Assessment of Strategic Implications of Population Dynamics in the Central Region—Integration Report: Great Power Competition
March 2020 No Comments
Authors | Editors: Bragg, B. (NSI, Inc.); Canna, S. (NSI, Inc.); Popp, G. (NSI, Inc.)
At the request of United States Central Command (USCENTCOM), SMA initiated a study to understand the strategic implications of destabilizing population dynamics within the Central Region. The effort examined drivers of instability in the region emerging from radicalization, great power competition, state-level instability, and black swan scenarios. This report integrates the research conducted by the teams listed on the front cover in response to USCENTCOM’s questions about great power competition. This report is intended to be a succinct, easily navigable representation of the exceptional work by the collective SMA team. Please click on the links embedded in the report to go directly to the research studies.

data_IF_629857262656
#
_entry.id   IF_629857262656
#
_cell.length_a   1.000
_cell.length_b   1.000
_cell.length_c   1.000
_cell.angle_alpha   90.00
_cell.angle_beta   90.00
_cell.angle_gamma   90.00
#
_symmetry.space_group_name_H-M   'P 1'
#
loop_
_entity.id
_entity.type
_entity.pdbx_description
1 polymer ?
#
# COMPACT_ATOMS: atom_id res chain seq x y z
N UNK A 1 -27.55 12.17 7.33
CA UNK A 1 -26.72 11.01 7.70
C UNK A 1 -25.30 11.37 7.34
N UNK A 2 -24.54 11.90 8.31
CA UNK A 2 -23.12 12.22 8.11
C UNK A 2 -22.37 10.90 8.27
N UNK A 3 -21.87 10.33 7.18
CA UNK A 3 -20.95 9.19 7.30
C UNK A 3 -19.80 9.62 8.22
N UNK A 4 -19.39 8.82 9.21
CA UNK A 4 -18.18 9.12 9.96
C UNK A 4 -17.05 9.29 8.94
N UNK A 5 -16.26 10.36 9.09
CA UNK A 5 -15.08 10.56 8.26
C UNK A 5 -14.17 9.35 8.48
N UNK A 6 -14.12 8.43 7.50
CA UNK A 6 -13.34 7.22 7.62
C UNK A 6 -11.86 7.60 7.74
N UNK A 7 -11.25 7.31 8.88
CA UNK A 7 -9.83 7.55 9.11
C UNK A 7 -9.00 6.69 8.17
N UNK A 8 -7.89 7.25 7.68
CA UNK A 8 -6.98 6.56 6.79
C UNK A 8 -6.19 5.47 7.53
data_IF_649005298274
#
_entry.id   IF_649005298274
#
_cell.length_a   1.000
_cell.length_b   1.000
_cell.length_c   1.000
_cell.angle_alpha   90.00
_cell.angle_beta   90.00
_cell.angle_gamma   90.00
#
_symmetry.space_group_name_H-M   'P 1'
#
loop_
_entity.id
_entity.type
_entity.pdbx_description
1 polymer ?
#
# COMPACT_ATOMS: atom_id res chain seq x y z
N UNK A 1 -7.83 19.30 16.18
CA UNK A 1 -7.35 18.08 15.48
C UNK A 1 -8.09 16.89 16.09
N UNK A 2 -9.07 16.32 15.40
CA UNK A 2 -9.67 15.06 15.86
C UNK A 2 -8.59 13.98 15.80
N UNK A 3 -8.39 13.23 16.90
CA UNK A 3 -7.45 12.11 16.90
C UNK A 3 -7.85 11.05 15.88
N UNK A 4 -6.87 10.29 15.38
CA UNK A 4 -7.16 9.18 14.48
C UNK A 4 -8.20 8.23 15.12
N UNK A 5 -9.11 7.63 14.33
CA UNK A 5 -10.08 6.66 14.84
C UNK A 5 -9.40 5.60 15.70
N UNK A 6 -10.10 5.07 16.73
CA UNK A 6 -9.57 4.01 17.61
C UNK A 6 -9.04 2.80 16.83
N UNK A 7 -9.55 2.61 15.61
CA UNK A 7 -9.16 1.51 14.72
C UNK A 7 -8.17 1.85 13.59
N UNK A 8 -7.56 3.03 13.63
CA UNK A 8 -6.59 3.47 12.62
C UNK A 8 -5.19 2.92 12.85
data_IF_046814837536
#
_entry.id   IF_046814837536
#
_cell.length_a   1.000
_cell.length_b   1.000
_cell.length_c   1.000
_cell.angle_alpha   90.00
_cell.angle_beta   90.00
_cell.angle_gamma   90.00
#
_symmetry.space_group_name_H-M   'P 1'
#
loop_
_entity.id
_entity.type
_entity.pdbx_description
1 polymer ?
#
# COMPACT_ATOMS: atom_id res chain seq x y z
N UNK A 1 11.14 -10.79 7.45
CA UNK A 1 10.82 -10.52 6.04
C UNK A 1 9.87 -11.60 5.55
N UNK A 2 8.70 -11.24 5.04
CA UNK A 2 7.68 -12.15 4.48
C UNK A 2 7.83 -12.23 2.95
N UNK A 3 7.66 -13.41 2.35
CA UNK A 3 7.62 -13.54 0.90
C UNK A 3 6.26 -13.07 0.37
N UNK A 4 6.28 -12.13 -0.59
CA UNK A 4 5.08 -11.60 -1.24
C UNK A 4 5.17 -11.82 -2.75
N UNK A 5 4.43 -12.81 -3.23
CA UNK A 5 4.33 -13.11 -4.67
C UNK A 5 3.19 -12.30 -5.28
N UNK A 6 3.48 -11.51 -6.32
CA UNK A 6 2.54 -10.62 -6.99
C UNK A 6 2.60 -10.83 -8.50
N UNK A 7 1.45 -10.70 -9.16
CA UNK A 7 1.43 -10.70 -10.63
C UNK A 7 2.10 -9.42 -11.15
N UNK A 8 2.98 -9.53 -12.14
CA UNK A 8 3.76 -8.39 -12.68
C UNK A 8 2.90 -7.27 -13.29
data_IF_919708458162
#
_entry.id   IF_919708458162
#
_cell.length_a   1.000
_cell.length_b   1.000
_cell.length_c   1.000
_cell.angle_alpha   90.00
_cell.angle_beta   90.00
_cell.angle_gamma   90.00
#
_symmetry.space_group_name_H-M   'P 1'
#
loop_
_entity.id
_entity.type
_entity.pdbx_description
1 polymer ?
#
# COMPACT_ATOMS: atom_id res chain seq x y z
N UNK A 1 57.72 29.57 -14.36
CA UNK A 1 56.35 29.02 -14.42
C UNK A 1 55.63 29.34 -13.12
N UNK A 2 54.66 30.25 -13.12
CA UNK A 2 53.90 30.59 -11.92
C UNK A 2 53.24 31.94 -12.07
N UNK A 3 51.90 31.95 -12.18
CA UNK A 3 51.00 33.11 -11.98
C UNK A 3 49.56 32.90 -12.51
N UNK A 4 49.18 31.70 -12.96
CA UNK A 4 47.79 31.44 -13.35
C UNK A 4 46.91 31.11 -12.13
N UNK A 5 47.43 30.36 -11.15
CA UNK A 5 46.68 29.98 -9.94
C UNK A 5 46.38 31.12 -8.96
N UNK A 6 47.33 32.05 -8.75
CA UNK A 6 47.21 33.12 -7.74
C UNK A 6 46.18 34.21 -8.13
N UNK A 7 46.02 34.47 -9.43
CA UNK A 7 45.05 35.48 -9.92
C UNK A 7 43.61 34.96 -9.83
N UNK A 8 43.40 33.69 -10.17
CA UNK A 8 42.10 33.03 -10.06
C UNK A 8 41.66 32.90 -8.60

Russian and Chinese Interests and Goals Within the USCENTCOM AOR
- Competition for regional influence between the US and Russia and China is inevitable.
- Neither Russia nor China are likely to resort to conflict to achieve regional dominance, even in Central Asia. China’s overwhelming economic advantage means Russia does not pose an existential threat, and Russia knows it is unlikely to “win” in any direct competition with China.
- Reducing US influence is seen by both Russia and China as a more effective strategy for furthering their own interests than competing with each other.
- There are regional (geopolitical) variations within USCENTCOM AOR countries that are reflected in Russia and China’s activities in, and relative leverage over, specific states.
- Globally, MENA is the region where China’s interests place it under the most direct pressure to intervene in security matters.
- MENA tends to be the focus of USG policies and resource expenditure, but Central Asia is critical to the economic and power projection goals of both Russia and China.